A point of reference with which to interpret our precision estimates made with DCS can be found via comparison with those made with the accepted standard for brain blood flow, positron emission tomography. Precision assessments are typically made under steady-state conditions, such as have been reported for positron emission tomography in brain.32 Carroll et al., in a group of 10 subjects, and comparing three measurements within 45 min in each subject, conducted on days 1 and 3 reported an intersubject reproducibility coefficient of ± 24% for gray matter and ± 34% for white matter in brain.
In humans, it is well documented that the proximal to midthoracic anterior spinal cord receives a significant contribution from the vertebral arteries.33 More distal aspects of the thoracic and lumbar spinal cord are dependent on blood supply directly from the descending thoracic and abdominal aorta. Multiple reports establish the unpredictable and diffuse nature of the blood supply to the spinal cord.34,35 This unpredictable blood supply demands a monitoring technique that is not discretely focused upon a single level. The second-generation probes that we have designed will allow for the mapping and axial resolution of spinal cord blood flow and oxygenation, from superior to inferior spinal cord levels, across a distance of 20 to 50 cm. Such a probe could be positioned or centered on a considerably broad “region” considered at risk.
In addition to the high degree of sensitivity of the DCS/DOS device that we have reported, the immediacy of the response to aortic clamping deserves special note. Published reports suggest that current evoked potential monitoring technology produces a lag from the insult to alert, and this lag time can approach 20 min.12 Our data in sheep confirm this. This difference in response to time between DCS and evoked potentials in alerting the surgeon or anesthesiologist to the decrement in blood flow may have important implications for a surgeon attempting to address the ischemia. The clinical impact of such a delay is compounded by the fact that evoked potentials are also associated with a profound delay in recovery of signal. On the contrary, DCS immediately identifies the restoration of flow. Therefore, DCS may have important advantages over evoked potentials in alerting the surgeon to the onset of ischemia as well as signaling when an attempt at restoration has been successful.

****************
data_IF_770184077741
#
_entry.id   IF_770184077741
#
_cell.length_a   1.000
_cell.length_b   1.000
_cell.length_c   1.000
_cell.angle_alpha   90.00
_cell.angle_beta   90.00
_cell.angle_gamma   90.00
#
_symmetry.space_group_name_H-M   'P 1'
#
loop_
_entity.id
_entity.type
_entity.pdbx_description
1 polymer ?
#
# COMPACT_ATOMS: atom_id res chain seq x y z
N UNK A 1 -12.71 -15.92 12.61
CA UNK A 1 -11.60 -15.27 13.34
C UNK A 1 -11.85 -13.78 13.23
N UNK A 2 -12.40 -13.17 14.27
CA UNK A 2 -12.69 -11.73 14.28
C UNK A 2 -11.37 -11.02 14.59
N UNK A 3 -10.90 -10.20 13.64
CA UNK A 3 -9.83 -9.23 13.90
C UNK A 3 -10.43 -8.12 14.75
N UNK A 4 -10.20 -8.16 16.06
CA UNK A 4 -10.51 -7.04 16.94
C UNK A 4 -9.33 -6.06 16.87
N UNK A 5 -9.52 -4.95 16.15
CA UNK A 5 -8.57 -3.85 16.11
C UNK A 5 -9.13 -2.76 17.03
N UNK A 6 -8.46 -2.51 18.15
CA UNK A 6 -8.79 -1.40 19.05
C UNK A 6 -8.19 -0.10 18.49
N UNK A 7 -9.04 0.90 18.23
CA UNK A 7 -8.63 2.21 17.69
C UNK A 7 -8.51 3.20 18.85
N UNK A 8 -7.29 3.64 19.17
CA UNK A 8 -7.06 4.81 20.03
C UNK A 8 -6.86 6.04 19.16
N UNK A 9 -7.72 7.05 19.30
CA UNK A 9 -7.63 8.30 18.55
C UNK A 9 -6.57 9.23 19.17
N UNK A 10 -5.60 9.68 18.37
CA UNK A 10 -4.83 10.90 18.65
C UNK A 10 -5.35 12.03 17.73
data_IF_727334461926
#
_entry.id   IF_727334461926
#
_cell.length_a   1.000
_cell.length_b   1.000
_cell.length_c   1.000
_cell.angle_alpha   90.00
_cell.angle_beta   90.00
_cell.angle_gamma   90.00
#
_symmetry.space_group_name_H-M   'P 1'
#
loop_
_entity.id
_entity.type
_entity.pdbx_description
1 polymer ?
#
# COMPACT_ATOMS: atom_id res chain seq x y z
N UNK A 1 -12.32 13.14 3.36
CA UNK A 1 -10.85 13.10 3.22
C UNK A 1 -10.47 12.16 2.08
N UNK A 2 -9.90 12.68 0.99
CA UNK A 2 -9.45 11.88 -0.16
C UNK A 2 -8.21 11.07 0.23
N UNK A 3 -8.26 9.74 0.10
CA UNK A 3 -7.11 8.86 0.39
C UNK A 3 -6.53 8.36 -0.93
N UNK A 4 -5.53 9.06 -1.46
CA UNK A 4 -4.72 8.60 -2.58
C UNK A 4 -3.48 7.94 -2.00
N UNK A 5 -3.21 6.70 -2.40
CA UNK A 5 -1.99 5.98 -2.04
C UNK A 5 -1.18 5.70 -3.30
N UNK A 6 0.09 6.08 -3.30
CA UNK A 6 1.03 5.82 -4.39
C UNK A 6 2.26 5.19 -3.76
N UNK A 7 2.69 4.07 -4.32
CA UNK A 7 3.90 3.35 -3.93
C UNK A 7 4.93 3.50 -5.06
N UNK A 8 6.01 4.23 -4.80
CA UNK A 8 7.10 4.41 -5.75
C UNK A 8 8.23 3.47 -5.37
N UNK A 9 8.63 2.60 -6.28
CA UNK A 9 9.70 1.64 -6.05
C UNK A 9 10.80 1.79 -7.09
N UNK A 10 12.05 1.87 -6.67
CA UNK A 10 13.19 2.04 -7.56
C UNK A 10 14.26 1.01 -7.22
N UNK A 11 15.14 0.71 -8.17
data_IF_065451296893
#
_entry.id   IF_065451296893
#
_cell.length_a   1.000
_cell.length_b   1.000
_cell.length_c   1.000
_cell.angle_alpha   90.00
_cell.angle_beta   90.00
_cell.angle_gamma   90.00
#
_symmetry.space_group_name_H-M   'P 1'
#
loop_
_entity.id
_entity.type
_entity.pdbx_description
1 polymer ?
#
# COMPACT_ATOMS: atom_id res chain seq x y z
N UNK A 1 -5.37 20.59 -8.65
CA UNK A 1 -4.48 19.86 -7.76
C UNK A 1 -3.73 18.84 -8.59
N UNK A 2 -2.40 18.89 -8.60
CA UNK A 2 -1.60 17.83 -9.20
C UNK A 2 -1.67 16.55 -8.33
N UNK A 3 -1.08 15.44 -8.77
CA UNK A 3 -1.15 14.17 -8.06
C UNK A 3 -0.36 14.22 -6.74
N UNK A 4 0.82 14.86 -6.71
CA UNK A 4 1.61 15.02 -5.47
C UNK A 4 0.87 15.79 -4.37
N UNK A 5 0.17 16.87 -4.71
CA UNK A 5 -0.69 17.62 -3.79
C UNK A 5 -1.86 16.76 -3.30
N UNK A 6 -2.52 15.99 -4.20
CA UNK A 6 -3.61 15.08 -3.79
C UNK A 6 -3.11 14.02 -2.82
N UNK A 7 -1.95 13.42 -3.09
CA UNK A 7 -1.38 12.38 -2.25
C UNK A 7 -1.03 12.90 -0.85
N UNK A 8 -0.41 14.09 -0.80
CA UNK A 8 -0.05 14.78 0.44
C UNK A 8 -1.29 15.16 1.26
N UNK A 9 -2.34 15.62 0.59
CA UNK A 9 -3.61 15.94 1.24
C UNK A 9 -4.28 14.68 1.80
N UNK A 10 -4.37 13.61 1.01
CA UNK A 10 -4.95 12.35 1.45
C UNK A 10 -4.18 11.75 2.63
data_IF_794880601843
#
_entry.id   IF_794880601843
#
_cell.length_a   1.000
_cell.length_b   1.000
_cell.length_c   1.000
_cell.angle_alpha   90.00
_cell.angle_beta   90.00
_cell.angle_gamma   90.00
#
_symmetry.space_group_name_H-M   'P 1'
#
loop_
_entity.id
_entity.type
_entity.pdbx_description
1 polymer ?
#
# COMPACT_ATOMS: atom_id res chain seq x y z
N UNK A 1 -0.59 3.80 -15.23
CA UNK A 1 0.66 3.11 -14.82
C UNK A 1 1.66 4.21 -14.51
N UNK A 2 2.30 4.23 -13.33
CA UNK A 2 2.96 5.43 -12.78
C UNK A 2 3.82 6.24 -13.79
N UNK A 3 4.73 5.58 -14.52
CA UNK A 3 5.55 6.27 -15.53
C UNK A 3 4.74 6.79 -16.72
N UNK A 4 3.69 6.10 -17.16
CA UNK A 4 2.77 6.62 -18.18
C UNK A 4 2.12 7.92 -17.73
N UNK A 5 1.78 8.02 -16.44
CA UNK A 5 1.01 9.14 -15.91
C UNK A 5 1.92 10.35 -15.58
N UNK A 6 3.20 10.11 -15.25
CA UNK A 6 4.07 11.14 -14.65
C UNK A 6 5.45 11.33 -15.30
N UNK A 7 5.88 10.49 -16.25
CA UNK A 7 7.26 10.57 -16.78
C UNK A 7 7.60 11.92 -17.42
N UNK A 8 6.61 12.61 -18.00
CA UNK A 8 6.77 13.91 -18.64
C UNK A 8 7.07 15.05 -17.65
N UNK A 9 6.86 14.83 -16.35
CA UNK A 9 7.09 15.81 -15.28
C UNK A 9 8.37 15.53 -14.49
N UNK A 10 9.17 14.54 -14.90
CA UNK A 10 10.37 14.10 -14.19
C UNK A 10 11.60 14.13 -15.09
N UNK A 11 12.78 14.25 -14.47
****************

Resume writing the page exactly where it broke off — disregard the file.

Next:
Because the optical device measures relative changes in blood flow, it is not likely to be affected by patient temperature, anesthetic agents, or decrement in blood flow to a lower limb, which commonly frustrate evoked potential monitoring. When used in conjunction with evoked potential monitoring, this device could allow for the ability to discriminate between cord and nerve root injury during spine surgery. Used in tandem, they could also better discriminate the contribution of anesthetics and peripheral ischemic issues, such as an ischemic leg during femoral cannulation for cardiopulmonary bypass, that frequently impair evoked potential signals unilaterally.
Probes when placed by open approaches might be used by a neurosurgeon or orthopedic spine surgeon or when placed via percutaneous approaches might be used when spine surgery was not planned, such as for aortic surgery, or in the neurocritical care environment to manage spine injury before surgery. The demonstrated ability to place the highly flexible DCS/DOS probe using a percutaneous approach that replicates the approach to the placement of epidural catheters may lower the barrier to acceptance of the device by anesthesiologists and critical care specialists.
Although the DCS/DOS device described herein may offer more immediate and reliable detection of spinal cord ischemia than conventional methods such as evoked potentials, it is reasonable to question whether interventions designed to alleviate detected ischemia may actually have the capacity to reverse the ischemic insult, and whether improved monitoring might actually impact outcome. It would be ideal to know before committing to aortic grafting just what impact the graft might have upon spinal cord blood flow. The device described herein could be placed before surgery or at least before commitment to grafting. A trial aortic occlusion or stent deployment might be performed, during which spinal cord blood flow is monitored. An “unsafe” drop in spinal cord blood flow might allow the surgeon to reevaluate the neurologic risk associated with the proposed procedure. Finally, because the probe can remain in place after surgery, it offers the opportunity for postoperative monitoring and management of patients in the intensive care unit, providing feedback for the impact of cerebrospinal fluid drainage or hemodynamic support upon spinal cord blood flow and oxygenation.
The authors thank the Biostatistical Consulting Core at Stony Brook University (Stony Brook, New York) for consulting with them on the statistical analysis. The authors also thank the veterinary technicians at the Division of Laboratory Animal Resources (DLAR) at Stony Brook University and Cecille Just, an electroencephalography (EEG) specialist, from the EEG Department at Stony Brook Hospital (Stony Brook, New York), for their assistance with their sheep experiments.
This work has been supported by the Craig H. Neilsen Foundation (Encino, California); Stony Brook University Fusion Award (Stony Brook, New York); Stony Brook University’s Department of Anesthesiology; Office of the Vice President for Research; School of Medicine and University Hospital (Stony Brook, New York; to Drs. Floyd and Kogler); National Institutes of Health (Bethesda, Maryland; grant nos. R01-NS060653 and P41-EB015893 to Dr. Yodh); and the São Paulo Research Foundation through grant no. 2012/02500-8 (São Paulo, Brazil; to Dr. Galler).
Dr. Floyd has registered a company, NFOSYS, Inc. (Media, Pennsylvania). It is anticipated that this company will attempt to commercialize the device described herein over the next 3 to 5 yr. The other authors declare no competing interests.